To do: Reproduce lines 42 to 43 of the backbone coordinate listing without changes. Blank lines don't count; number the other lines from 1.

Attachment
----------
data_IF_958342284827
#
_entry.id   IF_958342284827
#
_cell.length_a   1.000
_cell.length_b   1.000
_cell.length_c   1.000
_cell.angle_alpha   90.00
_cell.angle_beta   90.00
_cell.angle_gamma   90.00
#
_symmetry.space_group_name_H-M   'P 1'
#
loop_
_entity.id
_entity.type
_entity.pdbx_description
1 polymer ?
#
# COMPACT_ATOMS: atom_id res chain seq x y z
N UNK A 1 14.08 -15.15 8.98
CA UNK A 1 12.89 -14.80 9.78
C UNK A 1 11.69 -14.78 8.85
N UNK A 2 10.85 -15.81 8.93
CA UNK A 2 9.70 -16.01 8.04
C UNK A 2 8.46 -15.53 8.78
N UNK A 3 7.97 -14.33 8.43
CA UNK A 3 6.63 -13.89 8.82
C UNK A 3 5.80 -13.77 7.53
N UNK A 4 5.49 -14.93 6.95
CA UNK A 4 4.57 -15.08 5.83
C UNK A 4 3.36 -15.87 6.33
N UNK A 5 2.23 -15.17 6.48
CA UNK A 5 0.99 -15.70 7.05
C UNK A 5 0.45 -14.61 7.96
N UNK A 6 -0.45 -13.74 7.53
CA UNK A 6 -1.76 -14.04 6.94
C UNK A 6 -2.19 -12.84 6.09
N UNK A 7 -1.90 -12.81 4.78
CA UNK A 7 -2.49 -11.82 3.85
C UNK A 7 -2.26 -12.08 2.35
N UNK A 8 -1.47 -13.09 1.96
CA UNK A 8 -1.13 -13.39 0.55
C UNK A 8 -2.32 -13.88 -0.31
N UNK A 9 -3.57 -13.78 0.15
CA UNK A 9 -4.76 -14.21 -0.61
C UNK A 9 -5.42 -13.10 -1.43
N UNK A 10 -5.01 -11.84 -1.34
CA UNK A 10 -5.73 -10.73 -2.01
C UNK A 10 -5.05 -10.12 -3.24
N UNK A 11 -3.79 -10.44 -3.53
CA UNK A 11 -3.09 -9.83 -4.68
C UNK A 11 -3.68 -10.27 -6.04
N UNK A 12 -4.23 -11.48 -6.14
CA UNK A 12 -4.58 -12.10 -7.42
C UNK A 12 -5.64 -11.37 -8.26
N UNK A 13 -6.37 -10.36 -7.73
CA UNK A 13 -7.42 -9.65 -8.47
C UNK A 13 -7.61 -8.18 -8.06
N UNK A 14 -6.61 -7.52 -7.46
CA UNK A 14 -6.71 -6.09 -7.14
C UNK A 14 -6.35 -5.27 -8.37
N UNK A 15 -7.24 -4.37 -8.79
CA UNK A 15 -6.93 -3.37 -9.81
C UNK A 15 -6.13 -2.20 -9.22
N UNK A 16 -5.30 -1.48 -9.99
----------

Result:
N UNK A 8 -1.47 -13.09 1.96
CA UNK A 8 -1.13 -13.39 0.55